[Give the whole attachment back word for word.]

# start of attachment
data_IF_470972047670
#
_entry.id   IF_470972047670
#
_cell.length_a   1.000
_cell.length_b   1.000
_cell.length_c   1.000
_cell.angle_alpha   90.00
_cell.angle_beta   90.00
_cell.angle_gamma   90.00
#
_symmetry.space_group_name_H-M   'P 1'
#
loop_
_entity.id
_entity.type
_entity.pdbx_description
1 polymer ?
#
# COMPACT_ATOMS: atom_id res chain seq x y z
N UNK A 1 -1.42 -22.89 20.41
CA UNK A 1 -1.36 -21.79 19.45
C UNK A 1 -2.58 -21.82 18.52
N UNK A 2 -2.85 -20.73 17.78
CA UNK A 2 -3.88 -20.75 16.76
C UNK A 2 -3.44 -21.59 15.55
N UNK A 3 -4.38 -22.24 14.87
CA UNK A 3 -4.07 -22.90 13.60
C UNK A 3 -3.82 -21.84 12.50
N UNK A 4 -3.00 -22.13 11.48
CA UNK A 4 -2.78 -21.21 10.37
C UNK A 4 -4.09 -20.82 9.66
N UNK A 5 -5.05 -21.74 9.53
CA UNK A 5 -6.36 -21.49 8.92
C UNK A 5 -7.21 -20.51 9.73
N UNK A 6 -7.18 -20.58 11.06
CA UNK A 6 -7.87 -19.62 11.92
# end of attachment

data_IF_470972047670
#
_entry.id   IF_470972047670
#
_cell.length_a   1.000
_cell.length_b   1.000
_cell.length_c   1.000
_cell.angle_alpha   90.00
_cell.angle_beta   90.00
_cell.angle_gamma   90.00
#
_symmetry.space_group_name_H-M   'P 1'
#
loop_
_entity.id
_entity.type
_entity.pdbx_description
1 polymer ?
#
# COMPACT_ATOMS: atom_id res chain seq x y z
N UNK A 1 -1.42 -22.89 20.41
CA UNK A 1 -1.36 -21.79 19.45
C UNK A 1 -2.58 -21.82 18.52
N UNK A 2 -2.85 -20.73 17.78
CA UNK A 2 -3.88 -20.75 16.76
C UNK A 2 -3.44 -21.59 15.55
N UNK A 3 -4.38 -22.24 14.87
CA UNK A 3 -4.07 -22.90 13.60
C UNK A 3 -3.82 -21.84 12.50
N UNK A 4 -3.00 -22.13 11.48
CA UNK A 4 -2.78 -21.21 10.37
C UNK A 4 -4.09 -20.82 9.66
N UNK A 5 -5.05 -21.74 9.53
CA UNK A 5 -6.36 -21.49 8.92
C UNK A 5 -7.21 -20.51 9.73
N UNK A 6 -7.18 -20.58 11.06
CA UNK A 6 -7.87 -19.62 11.92